Mayor de Blasio has announced the city has placed a temporary pause on the relocation of homeless individuals from The Lucerne Hotel.
The mayor stated “We want to make sure that each person is treated with dignity. I don’t think a temporary hotel placement should be misunderstood as the ideal. I don’t think it is the ideal. It was never meant to be the ideal. We got to get people to the right kind of location for them, so this is why the whole system is being looked at right now.”
He also indicated the city’s next move would be determined quickly.
Initial plans called for the relocation of all Lucerne Hotel residents by the end of September.
COURT RULES TO SHUT DOWN LUCERNE HOTEL HOMELESS SHELTER
DHS Commissioner David Banks also made a statement which ABC7NY.com reported: “As the Mayor said this morning, at this time, while Commissioner Banks and Corp Counsel Johnson are reviewing the situation, we are not moving any clients from these locations as part of this initiative (moves in the normal course, such as to permanent housing, for example, may proceed).”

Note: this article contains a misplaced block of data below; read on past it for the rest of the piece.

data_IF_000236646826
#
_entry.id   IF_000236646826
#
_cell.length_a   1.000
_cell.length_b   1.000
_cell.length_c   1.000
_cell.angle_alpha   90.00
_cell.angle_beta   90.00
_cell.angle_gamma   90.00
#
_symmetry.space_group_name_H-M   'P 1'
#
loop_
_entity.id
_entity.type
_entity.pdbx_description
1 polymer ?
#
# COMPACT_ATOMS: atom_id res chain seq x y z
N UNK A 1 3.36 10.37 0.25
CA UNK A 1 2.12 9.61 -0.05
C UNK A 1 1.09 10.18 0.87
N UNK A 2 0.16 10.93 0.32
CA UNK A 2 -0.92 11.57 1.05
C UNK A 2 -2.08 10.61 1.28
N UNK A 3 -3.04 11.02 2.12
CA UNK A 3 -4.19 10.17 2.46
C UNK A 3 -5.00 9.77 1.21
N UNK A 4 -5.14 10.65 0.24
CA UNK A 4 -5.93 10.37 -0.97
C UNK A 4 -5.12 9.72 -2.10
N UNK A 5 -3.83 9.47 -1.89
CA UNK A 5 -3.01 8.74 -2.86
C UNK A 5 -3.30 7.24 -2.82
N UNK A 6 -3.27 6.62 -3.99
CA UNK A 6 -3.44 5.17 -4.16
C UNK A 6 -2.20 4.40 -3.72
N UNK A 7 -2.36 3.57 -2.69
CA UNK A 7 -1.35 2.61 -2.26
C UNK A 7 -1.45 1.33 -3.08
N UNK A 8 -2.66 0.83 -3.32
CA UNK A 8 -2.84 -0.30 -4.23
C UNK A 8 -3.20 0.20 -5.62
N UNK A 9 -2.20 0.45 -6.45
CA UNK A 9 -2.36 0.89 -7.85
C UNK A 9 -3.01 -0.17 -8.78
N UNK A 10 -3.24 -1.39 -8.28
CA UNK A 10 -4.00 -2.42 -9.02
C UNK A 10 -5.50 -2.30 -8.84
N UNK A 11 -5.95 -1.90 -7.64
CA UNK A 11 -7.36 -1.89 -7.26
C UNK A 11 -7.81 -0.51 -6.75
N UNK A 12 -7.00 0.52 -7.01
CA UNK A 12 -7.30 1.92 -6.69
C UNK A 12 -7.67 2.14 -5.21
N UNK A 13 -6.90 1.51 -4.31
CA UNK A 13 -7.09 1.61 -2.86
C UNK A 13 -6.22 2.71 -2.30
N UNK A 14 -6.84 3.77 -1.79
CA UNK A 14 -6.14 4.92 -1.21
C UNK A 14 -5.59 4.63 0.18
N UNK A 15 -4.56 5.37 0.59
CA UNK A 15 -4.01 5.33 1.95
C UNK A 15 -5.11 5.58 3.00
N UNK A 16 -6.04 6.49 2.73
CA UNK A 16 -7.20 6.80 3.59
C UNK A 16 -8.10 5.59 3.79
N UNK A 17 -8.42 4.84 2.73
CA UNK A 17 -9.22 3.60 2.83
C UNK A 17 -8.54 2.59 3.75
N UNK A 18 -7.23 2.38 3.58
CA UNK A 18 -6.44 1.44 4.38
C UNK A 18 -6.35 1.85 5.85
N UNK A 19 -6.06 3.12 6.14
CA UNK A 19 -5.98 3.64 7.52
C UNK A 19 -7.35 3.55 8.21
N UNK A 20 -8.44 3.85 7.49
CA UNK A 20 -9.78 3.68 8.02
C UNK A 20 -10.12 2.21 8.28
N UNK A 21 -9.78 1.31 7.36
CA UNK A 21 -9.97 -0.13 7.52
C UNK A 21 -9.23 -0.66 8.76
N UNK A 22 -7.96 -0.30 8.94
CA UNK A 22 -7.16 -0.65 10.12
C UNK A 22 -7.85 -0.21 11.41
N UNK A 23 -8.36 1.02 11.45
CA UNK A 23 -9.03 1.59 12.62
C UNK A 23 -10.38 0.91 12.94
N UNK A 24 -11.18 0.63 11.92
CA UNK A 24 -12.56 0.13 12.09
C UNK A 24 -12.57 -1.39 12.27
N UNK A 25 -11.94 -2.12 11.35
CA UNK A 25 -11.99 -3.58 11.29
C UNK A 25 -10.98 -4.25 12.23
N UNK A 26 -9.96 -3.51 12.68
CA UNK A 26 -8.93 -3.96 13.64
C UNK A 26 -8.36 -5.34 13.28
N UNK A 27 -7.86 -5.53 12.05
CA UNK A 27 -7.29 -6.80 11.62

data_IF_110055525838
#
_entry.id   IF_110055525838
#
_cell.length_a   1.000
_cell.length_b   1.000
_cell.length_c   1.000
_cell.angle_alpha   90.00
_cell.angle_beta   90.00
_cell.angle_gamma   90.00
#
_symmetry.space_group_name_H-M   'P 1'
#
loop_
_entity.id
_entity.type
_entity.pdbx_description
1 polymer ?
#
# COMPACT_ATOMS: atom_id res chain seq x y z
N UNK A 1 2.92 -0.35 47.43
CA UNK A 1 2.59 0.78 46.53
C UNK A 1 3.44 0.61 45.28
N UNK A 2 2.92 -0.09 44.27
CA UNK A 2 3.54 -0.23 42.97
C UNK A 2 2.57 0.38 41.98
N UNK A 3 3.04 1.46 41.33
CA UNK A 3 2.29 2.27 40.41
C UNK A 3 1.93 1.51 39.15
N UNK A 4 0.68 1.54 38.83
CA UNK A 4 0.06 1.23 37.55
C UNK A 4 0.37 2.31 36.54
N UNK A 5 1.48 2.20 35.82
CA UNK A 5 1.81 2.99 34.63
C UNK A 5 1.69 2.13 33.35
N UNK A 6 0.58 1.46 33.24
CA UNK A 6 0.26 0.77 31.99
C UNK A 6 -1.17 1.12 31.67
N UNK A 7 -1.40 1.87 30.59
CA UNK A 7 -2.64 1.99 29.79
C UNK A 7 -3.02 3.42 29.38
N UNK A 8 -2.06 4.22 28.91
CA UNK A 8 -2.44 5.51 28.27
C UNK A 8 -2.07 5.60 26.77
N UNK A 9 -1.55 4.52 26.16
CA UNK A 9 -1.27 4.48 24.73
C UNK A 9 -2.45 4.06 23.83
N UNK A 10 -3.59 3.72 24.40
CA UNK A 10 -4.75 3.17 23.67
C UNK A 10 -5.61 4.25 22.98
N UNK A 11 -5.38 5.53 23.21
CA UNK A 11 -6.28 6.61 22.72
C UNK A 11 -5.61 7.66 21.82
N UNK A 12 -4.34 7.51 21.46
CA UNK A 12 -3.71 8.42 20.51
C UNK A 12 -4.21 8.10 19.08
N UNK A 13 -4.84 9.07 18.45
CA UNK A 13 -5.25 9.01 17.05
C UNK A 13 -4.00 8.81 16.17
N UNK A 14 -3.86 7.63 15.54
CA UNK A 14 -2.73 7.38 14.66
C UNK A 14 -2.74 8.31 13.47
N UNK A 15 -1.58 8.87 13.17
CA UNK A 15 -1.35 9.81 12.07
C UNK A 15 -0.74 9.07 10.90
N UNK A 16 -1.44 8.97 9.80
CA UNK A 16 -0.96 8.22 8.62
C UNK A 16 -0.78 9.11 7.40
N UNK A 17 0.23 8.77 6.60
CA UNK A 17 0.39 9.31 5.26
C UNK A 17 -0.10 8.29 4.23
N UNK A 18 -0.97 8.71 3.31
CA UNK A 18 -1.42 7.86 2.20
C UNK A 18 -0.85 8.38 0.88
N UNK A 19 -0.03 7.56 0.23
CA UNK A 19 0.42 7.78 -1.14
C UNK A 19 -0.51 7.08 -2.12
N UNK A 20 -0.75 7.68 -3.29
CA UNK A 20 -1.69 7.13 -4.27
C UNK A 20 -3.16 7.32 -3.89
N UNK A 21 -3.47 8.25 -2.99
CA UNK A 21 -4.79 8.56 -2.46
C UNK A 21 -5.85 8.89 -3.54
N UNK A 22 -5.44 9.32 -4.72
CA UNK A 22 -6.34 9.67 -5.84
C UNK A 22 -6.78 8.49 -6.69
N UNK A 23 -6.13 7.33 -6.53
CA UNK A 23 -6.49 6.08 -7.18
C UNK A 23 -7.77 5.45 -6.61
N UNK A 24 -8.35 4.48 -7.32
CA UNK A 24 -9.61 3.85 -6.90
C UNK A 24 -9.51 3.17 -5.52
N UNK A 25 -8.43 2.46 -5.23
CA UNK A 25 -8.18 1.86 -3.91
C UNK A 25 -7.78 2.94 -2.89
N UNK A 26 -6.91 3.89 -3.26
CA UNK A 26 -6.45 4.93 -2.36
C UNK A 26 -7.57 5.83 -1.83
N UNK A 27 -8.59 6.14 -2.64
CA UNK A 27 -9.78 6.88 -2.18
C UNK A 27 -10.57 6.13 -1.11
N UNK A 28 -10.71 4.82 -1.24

These comments, and the pause, come after a protest was held at Gracie Mansion on Sunday.
Protesters marched to the east side to protest Mayor de Blasio’s initial decision to transfer the Lucerne Hotel residents to the Harmonia shelter in Midtown, resulting in the displacement of a number of families. The Legal Aid Society states that 80% of Harmonia residents are disabled.
Attorney Randy Mastro, who represents the West Side Community Organization (which lobbied to relocate the Lucerne Hotel residents), put out the following statement in response to the temporary pause:
“We understand and expect that the City will honor its commitment to move folks out of the Lucerne and into state-accredited shelters with proper services on-site by the end of this month. As the Mayor has explained, SRO hotels should only be temporary housing, and what’s happening on the Upper West Side is ‘not acceptable,’ so this move will be a win-win for this neighborhood and this vulnerable population.”
Randy Mastro cares about as much for the homeless as Nero did for the people of Rome.